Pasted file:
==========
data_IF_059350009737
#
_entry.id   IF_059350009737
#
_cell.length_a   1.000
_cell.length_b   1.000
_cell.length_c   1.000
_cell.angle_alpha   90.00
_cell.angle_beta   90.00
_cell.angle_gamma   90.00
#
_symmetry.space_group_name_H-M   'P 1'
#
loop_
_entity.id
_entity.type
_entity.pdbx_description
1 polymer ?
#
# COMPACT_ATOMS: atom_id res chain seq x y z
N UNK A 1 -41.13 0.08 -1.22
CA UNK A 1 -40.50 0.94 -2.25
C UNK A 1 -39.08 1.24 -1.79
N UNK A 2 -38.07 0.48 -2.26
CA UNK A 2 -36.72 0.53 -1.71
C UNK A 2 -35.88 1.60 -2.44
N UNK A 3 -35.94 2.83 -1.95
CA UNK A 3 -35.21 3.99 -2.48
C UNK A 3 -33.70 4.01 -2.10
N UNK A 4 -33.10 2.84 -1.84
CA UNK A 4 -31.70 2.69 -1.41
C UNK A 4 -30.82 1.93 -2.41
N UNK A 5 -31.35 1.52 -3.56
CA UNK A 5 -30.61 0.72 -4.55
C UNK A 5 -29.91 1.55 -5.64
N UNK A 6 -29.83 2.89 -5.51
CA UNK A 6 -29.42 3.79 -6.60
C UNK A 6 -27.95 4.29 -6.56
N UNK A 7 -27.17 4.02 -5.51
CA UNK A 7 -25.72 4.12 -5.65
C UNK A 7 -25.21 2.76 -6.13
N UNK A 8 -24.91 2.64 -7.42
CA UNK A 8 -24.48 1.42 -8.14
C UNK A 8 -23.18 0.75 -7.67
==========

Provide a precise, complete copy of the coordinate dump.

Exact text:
data_IF_059350009737
#
_entry.id   IF_059350009737
#
_cell.length_a   1.000
_cell.length_b   1.000
_cell.length_c   1.000
_cell.angle_alpha   90.00
_cell.angle_beta   90.00
_cell.angle_gamma   90.00
#
_symmetry.space_group_name_H-M   'P 1'
#
loop_
_entity.id
_entity.type
_entity.pdbx_description
1 polymer ?
#
# COMPACT_ATOMS: atom_id res chain seq x y z
N UNK A 1 -41.13 0.08 -1.22
CA UNK A 1 -40.50 0.94 -2.25
C UNK A 1 -39.08 1.24 -1.79
N UNK A 2 -38.07 0.48 -2.26
CA UNK A 2 -36.72 0.53 -1.71
C UNK A 2 -35.88 1.60 -2.44
N UNK A 3 -35.94 2.83 -1.95
CA UNK A 3 -35.21 3.99 -2.48
C UNK A 3 -33.70 4.01 -2.10
N UNK A 4 -33.10 2.84 -1.84
CA UNK A 4 -31.70 2.69 -1.41
C UNK A 4 -30.82 1.93 -2.41
N UNK A 5 -31.35 1.52 -3.56
CA UNK A 5 -30.61 0.72 -4.55
C UNK A 5 -29.91 1.55 -5.64
N UNK A 6 -29.83 2.89 -5.51
CA UNK A 6 -29.42 3.79 -6.60
C UNK A 6 -27.95 4.29 -6.56
N UNK A 7 -27.17 4.02 -5.51
CA UNK A 7 -25.72 4.12 -5.65
C UNK A 7 -25.21 2.76 -6.13
N UNK A 8 -24.91 2.64 -7.42
CA UNK A 8 -24.48 1.42 -8.14
C UNK A 8 -23.18 0.75 -7.67